The Barbaric Laws of Ohio in 1837

The ILLEGAL enactments of Ohio, are extremely oppressive to her colored population. – These LAWS were made by our Western Fathers, in the reign of wolves and bears.*  They are vestiges of backwoods barbarism, and never were intended for this enlightened day.

The first settlers passed them, merely to guard themselves against too great an ingress of worn-out slaves, set free from Kentucky and other slave states. They intended them, merely, as a protection, for the time being, that would be superseded by civilization and education. The axe and the hoe, before which the western forests have fled, should long since, have come in contact with all these unequal, unrighteous, and injurious laws.

The state legislature has been memorialized several times on the subject. The voice of the people has called, LOUDLY, for the repeal of the oppressive code, yet the members have stuck to it, with the same KIND of tenacity, that the Haytians do, to the usages of their fathers, in working their oxen by their horns. They have no other good reason. OUR FATHERS MADE THESE LAWS, and we must not BREAK THEM, is the VERY BEST apology, that possibly can be made, for their existence in this light and liberal age.

For the benefit of such of our readers, as are not acquainted with the disabilities to which our brethren in Ohio are subjected, we will mention a few of them. They exist, under a clause, of the old constitution of the state, in which colored men are denied a residence in the State, without bonds and freehold security, for good behaviour, and as an indemnity against their ever becoming a public charge. They are denied the right of suffrage, and of giving testimony against a white man, in any case, or any circumstances whatever.

This item, and others like it, can be found in Accessible Archive’s African American Newspapers Collection. This enormous collection of African American newspapers contains a wealth of information about cultural life and history during the 1800s and is rich with first-hand reports of the major events and issues of the day.
The colored people of the State have arisen, in their moral and intellectual strength, and resolved, that if there be any Republicanism, any religion or conscience, on the part of their white fellow citizens, and if there be any influence in industry and wealth, in moral and intellectual worth, and in remonstrances and prayers, on their part – they will no longer be brutalized, in a civil and religious country, and by the professed followers of a Holy and impartial Jesus.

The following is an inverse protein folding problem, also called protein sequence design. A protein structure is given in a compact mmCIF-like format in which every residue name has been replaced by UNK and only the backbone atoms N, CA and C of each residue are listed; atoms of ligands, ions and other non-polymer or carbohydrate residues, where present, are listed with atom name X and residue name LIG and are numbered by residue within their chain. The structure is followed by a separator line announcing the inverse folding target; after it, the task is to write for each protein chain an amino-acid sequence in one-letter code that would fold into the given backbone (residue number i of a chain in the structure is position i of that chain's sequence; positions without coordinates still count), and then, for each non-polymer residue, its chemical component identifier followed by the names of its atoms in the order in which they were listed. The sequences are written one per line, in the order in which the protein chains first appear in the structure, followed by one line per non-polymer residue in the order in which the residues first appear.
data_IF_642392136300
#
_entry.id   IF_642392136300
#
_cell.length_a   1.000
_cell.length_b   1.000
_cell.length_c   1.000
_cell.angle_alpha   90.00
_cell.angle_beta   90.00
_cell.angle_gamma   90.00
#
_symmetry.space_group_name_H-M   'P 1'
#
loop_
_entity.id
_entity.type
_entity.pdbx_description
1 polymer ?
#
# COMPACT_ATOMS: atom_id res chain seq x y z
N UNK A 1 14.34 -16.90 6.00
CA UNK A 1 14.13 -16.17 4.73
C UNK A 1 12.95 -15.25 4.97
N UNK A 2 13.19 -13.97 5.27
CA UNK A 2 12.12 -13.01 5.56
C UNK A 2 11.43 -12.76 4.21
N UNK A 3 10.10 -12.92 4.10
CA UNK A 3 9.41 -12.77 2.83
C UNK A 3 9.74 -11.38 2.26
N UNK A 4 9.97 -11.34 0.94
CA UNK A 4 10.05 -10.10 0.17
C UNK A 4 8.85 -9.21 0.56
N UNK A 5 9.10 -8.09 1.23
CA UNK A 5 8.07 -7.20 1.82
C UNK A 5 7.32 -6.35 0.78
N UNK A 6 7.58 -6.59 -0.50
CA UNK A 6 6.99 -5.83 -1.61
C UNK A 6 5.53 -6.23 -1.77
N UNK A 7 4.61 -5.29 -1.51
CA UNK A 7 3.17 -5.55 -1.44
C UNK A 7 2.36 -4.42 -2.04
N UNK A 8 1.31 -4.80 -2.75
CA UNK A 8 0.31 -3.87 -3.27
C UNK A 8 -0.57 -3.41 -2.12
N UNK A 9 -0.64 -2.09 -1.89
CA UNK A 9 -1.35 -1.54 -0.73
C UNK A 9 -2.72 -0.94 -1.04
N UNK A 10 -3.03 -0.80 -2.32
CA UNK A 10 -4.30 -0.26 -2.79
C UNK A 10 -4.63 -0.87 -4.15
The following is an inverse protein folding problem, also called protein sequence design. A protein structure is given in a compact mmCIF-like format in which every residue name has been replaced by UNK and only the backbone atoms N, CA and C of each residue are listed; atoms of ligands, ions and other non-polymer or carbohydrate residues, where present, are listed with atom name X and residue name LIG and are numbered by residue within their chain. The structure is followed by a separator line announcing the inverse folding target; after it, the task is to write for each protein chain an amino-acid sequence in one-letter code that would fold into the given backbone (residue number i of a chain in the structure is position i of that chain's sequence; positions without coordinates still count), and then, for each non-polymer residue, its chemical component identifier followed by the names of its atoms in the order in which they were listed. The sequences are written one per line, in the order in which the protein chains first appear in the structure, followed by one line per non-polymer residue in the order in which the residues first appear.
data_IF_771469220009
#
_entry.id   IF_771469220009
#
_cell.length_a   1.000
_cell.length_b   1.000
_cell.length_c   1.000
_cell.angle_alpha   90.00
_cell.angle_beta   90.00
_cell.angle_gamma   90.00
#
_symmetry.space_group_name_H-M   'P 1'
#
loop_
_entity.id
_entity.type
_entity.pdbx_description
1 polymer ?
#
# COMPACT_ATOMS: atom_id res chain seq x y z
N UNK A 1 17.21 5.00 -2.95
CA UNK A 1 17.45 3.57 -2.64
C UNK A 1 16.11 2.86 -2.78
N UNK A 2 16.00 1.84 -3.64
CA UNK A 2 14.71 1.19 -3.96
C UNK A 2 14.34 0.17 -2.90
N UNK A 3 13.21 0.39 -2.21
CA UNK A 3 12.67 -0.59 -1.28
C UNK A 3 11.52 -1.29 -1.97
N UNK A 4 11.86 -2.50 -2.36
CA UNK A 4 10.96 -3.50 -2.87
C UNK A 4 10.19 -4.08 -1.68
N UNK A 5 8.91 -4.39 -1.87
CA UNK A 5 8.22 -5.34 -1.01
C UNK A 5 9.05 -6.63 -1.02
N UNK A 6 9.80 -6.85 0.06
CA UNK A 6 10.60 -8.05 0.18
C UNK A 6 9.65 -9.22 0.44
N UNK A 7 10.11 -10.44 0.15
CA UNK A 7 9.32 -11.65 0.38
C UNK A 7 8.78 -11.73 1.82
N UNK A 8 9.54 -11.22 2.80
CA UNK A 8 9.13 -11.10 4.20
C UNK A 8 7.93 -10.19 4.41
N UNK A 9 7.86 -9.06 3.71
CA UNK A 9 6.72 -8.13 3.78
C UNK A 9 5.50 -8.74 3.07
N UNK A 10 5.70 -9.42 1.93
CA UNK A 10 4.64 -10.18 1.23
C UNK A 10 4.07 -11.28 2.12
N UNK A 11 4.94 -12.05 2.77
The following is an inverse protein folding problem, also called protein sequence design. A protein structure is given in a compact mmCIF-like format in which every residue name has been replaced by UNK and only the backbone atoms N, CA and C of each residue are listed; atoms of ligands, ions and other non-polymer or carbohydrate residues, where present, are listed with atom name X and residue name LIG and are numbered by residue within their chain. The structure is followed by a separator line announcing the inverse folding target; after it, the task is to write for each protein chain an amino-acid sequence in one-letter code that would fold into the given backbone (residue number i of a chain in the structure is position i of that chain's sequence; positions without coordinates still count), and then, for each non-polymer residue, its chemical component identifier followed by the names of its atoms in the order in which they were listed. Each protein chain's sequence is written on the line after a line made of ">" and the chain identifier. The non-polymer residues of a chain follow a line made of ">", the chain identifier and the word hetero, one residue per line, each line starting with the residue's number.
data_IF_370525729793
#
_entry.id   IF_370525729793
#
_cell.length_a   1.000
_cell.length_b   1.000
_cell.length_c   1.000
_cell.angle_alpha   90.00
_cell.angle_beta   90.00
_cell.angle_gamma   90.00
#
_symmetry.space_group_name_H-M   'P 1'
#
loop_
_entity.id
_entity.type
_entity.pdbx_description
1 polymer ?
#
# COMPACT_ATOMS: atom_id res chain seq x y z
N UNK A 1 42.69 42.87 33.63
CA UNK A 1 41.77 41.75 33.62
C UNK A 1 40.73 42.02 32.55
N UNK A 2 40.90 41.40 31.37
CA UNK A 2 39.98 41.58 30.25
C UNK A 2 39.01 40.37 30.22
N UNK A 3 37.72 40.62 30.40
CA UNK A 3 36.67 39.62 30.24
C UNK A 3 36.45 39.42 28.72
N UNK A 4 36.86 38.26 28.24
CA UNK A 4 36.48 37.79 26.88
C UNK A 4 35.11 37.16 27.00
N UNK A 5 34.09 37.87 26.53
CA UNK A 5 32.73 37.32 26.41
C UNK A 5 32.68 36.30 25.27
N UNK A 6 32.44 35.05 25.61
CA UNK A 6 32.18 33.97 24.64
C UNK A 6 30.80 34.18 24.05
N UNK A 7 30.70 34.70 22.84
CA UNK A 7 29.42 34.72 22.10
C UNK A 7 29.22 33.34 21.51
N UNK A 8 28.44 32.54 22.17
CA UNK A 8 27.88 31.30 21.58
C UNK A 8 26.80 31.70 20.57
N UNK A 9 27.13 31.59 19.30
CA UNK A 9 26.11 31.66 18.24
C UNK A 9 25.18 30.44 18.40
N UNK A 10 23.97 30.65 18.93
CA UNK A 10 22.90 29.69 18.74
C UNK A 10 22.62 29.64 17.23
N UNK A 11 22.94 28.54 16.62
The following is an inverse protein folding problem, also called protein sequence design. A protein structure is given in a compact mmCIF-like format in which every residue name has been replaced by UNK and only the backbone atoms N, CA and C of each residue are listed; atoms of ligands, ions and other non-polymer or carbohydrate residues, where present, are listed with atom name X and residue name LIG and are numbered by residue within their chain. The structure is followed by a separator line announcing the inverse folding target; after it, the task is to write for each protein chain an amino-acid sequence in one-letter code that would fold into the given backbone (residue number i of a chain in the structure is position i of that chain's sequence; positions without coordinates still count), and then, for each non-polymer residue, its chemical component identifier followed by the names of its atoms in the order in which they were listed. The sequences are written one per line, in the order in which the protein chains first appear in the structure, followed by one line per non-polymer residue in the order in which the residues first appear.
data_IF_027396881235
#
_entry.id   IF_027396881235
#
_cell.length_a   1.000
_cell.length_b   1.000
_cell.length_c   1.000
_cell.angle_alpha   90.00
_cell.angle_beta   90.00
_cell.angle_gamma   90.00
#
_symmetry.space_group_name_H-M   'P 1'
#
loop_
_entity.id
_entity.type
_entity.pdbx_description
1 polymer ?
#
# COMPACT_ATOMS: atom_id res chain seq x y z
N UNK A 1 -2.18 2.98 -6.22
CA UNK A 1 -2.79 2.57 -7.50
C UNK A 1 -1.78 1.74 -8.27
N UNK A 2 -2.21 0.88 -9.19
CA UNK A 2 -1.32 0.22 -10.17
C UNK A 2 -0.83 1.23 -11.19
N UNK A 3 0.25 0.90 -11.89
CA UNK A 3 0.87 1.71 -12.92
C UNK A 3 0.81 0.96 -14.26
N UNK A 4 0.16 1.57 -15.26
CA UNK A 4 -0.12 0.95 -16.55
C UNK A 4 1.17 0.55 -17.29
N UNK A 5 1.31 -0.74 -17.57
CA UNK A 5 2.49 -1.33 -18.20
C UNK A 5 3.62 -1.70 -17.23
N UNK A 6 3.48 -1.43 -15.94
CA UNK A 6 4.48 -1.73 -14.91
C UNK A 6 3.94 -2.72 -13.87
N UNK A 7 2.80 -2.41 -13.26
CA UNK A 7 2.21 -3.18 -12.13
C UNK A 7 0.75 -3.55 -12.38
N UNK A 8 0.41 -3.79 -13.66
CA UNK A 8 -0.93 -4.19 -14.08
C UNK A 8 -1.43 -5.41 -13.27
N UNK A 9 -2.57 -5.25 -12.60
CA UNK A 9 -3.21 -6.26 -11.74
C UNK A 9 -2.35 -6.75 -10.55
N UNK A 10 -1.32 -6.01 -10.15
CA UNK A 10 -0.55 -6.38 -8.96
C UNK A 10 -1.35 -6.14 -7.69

We know our readers will admire their zeal and industry, in this noble cause, as well as delight themselves, with the wisdom and prudence of their measures.

We give below, from the Cleveland Journal, a report which, no doubt, will be read with pleasure, and we trust with profit, by all our brethren and friends:

THE COLORED PEOPLE OF OHIO – Some five or six months since, Mr. Clark went from this city, as an agent, to visit his colored brethren in this state, for the purpose of learning their condition and prospects. On Monday evening last, a meeting was held in the Stone Church to hear his report. It was able and interesting, indicating research, industry and intelligence in the agent. – As the result of his inquiries it would seem that the colored population of Ohio is about 5,000. – Some of these are engaged in mechanical labours with eminent success. Some own farms worth from three to twelve thousand dollars. Increasing attention is given to education; a large portion of the youth are in schools.

One object of the agency was to bring forward to the legislature petitions for the removal of the oppressive disabilities under which the colored race in Ohio groan. A few were presented, last session, which were received more favourably than was anticipated. It is hoped that patient perseverance will gain the end. It doubtless will, if the Christian public do not defeat them, and if they themselves evince their purpose to be worthy of all the immunities enjoyed by their fellow citizens.

Cleveland Journal.

* We mean when the State was first settled, wild and uncultivated, and these animals were plenty.


Collection: African American Newspapers
Date: July 22, 1837
Title: The Laws of Ohio

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